12 Model  ´(t) = [1-  (t)] (1-  )  (t)  -  (t)   ´(t) = [1-  (t)]   (t) -  (t)[  +  (1-  (t))] C( T ) =  t=0..T  [1-  (t)] (1-  )  (t)  dt HIV spread: IDU -> needle -> IDU Malaria spread: humans -> mosquitoes -> humans Needle exchange and bleach ~ replacing infected mosquitoes with uninfected ones

13 Effectiveness One year horizon No needle exchange (  =0) –C(1)=0.064 = 6.4 HIV infections / 100 IDUs / year With needle exchange (  =20.5) –C(1)=0.043 = 4.3 HIV infections / 100 IDUs / year Incidence reduced by 33%.

14 Other Outcomes No evidence of increase in drug injection 1/6 of IDUs in program enter treatment Program attracts minority clients –Local drug treatment: 60% white –Program clients: 60% nonwhite.

15 Cost Effectiveness Program cost: ~ $150,000 / year Lifetime hospital costs / infection ~ $50k-100k 20 infections averted Cost saving!

16 Sensitivity Assume  (t) constant Approximately,  I decreases as – increases –  decreases –  decreases Results robust  I =  (0)  +  (0)+1-  (0)]

17 Estimating rate of shared injections Self-reported 2.14 injections / client / day Sharing rate –Self-reported 8.4% –But 31.5% of program needles returned by different client than originally issued to –Assume 31.5% (conservative) Thus, 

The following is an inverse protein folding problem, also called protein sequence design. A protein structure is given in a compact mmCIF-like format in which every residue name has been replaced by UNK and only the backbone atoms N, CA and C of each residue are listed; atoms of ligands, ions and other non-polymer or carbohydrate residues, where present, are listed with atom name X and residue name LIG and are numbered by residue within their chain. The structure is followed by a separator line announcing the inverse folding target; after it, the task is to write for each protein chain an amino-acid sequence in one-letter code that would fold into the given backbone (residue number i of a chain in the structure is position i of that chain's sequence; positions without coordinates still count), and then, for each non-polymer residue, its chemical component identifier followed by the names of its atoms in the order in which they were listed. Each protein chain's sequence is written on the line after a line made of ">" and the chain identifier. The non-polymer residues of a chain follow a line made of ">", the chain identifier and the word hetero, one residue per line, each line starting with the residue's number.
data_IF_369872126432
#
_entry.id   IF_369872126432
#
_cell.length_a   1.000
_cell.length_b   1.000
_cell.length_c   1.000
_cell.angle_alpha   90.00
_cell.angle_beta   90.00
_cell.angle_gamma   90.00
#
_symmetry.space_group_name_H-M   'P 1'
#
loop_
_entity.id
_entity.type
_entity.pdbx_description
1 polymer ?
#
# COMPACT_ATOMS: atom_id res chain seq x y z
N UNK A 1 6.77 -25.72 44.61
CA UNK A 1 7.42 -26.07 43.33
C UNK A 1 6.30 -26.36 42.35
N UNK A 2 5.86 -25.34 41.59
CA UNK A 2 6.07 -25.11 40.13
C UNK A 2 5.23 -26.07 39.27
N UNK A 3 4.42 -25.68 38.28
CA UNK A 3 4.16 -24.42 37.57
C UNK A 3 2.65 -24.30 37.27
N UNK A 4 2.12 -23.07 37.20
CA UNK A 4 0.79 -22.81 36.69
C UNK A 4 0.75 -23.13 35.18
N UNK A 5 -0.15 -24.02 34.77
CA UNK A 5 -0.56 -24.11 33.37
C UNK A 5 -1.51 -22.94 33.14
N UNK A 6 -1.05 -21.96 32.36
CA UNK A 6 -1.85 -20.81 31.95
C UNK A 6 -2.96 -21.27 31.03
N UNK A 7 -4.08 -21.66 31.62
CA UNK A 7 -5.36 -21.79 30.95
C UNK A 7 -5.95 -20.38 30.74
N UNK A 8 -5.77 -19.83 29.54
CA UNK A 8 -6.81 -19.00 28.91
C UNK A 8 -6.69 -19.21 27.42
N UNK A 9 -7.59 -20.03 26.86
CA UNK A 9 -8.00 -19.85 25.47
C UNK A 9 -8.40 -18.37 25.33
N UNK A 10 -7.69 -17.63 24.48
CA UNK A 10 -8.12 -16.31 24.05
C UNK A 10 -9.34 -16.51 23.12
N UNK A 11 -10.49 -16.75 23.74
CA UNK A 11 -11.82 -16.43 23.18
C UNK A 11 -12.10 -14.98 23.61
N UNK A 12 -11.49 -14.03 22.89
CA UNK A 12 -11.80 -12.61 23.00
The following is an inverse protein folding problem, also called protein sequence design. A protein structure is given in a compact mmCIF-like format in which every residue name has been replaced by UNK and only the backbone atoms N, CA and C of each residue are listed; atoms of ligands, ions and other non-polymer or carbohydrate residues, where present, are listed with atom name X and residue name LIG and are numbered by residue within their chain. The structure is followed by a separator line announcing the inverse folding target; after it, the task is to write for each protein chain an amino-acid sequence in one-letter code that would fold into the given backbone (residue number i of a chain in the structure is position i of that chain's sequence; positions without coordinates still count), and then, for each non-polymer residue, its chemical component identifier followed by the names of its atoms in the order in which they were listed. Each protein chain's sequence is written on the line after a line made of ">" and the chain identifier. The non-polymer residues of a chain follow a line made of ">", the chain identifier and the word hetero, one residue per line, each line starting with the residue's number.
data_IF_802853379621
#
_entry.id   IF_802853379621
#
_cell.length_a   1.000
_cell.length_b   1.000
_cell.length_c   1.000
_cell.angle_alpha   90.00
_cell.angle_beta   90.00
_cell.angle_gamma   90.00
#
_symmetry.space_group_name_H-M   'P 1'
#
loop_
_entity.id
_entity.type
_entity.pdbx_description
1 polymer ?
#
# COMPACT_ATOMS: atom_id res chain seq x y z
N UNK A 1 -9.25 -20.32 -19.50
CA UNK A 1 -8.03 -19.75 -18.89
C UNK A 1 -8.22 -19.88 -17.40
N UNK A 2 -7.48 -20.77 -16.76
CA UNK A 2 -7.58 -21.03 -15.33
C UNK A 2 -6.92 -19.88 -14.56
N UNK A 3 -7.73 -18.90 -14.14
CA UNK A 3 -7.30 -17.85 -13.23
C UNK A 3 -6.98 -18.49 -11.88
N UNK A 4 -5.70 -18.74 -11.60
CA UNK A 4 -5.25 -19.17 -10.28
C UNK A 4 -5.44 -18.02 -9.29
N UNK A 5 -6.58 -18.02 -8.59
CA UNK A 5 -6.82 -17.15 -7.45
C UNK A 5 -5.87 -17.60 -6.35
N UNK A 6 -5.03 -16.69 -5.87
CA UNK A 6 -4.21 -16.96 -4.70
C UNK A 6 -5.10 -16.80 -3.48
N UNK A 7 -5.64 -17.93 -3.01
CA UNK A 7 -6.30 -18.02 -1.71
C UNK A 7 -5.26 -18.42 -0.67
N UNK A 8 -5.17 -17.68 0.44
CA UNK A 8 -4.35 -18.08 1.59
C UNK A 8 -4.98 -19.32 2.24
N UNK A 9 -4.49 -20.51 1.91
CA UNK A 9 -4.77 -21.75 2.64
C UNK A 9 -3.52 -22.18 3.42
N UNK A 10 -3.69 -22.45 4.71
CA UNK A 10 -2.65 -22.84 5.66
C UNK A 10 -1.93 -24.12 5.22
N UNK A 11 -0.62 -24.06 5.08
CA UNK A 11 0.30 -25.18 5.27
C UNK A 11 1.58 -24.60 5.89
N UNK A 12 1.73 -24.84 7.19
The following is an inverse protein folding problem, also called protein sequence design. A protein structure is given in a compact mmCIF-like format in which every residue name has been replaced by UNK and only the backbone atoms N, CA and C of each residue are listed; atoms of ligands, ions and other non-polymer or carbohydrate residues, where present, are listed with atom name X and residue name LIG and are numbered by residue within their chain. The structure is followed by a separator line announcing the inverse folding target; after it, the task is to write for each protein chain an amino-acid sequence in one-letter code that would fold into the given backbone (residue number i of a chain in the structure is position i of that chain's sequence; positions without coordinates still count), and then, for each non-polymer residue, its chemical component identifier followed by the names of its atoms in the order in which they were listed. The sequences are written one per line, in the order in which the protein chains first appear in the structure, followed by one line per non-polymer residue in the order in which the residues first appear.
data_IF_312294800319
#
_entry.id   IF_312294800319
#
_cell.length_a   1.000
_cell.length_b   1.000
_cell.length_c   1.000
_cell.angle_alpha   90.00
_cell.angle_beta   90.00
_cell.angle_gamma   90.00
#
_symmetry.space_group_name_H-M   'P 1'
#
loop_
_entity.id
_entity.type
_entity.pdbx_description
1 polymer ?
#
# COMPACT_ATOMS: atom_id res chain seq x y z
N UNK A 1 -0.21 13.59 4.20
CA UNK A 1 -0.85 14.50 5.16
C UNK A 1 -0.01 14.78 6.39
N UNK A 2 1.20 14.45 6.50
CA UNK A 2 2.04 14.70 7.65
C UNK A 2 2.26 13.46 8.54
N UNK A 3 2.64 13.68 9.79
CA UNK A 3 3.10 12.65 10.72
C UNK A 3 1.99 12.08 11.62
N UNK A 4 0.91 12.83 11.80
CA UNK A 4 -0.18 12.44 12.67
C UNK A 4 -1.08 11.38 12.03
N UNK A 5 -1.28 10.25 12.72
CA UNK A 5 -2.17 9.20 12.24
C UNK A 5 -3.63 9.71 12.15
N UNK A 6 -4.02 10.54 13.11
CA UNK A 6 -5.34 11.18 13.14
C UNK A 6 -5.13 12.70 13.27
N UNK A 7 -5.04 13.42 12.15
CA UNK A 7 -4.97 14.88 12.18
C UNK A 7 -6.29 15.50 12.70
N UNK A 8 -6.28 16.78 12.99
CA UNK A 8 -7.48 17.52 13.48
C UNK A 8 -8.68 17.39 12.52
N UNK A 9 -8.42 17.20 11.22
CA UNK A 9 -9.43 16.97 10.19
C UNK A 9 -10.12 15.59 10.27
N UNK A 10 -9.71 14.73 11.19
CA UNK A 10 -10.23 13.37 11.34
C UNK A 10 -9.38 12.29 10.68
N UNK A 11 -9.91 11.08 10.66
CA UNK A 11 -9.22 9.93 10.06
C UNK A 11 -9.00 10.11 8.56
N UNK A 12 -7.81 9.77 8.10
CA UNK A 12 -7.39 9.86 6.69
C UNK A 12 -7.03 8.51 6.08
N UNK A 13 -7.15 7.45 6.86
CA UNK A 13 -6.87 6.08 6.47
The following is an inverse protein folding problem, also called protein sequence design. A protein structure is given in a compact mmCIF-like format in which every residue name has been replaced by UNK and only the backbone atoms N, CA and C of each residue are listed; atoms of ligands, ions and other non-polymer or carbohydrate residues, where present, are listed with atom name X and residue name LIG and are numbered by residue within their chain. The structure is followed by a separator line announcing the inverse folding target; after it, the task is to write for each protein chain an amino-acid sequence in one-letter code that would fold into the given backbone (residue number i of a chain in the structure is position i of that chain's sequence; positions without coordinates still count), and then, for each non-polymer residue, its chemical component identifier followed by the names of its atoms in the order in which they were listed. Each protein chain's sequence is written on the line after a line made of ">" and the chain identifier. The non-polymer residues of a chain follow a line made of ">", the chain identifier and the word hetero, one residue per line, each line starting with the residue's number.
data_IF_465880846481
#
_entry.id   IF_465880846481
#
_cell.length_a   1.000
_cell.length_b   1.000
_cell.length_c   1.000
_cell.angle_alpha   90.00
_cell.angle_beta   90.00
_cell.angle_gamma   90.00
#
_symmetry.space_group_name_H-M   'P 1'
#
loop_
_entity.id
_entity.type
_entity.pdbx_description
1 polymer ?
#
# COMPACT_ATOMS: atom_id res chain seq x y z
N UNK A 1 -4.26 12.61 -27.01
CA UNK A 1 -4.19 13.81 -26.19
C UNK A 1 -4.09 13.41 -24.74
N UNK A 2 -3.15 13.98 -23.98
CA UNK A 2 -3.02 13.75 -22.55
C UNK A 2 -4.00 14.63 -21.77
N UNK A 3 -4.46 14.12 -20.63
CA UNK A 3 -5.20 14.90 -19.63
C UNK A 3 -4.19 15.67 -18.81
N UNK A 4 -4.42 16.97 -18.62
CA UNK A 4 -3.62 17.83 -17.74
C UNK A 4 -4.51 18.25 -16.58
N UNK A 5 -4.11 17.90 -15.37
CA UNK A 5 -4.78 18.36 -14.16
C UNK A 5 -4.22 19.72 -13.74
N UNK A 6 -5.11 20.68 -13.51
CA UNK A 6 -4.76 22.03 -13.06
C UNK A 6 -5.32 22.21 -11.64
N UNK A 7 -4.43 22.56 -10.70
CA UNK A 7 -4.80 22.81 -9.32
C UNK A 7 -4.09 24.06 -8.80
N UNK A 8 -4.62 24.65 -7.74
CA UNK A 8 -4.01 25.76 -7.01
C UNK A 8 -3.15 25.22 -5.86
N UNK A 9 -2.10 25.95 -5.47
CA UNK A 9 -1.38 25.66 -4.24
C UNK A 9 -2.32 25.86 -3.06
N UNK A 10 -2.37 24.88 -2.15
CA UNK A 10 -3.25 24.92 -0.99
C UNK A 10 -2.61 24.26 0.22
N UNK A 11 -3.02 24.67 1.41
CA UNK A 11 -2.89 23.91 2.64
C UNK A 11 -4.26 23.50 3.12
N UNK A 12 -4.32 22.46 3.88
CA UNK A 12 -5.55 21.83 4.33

18 Estimating probability of bleaching  Bleach outreach program begun in 1987 Self-reported 84% use of bleach Thus,  =0.84

19 Estimating IDU departure rate  Departures due to –Development of AIDS –Drug treatment (1/6 of clients) –Hospitalization, jail, relocation,… Assume departures due only to AIDS (conservative) Mean time to AIDS ~ 10 years Thus, 

20 Estimating initial conditions  (0),  (0) From needle data (108 infected / 160 tested) –Thus,  Other studies on HIV prevalence among IDUs,  –13% seeking treatment –36% at STD clinics –67% of African American men entering treatment Assume at equilibrium before program starts: –  ´(0)=0,  ´(0)=0,  =0 –Thus,  (0)=  (1-  )  ] = 0.636

21 Estimating infectivity per injection  Studies of accidental needle sticks –Chance of transmission ~ Drug injection has higher probability Assume at equilibrium before program start: –  ´(0)=0,  ´(0)=0,  =0 –  Thus,  =  (1-  )(1-  = 0.066

22 Estimating the needle exchange rate  Random variable T r = time until needle returned –Exponential dist with rate  –  = needle exchanges / needle / year Random variable T l = time until needle is lost –Exponential dist. with rate  –  = rate at which needles lost / year Random variable L = 1 if needle is legible, else 0 –Bernoulli with probability l –l=0.86 fraction of needles whose code is legible

23 Estimating the needle exchange rate  x i = 1 if the i th needle has been returned, else 0 t i = observed (censored) circulation time of i th needle If x i =1, then t i =T r

24 Estimating the needle exchange rate  max  log L = ∑ i I(x i =1) log [  exp[-(  )t i ]l] + I(x i =0)log[  /(  (1-l)  /(  ) + l[  /(  )]exp[-(  )t i ]] Max likelihood estimates –  = 20.5 needle exchanges / needle / year –  = 23.1 lost needles / circulating needle / year

25 Estimating #clients / #needles   = D/N N = number of needles in circulation D = number of IDUs in the program Assume number of needles constant, N  = D  = 20.5 needle exchanges / needle / year = needles distributed / IDU / year Thus,  20.5/122.4=0.1675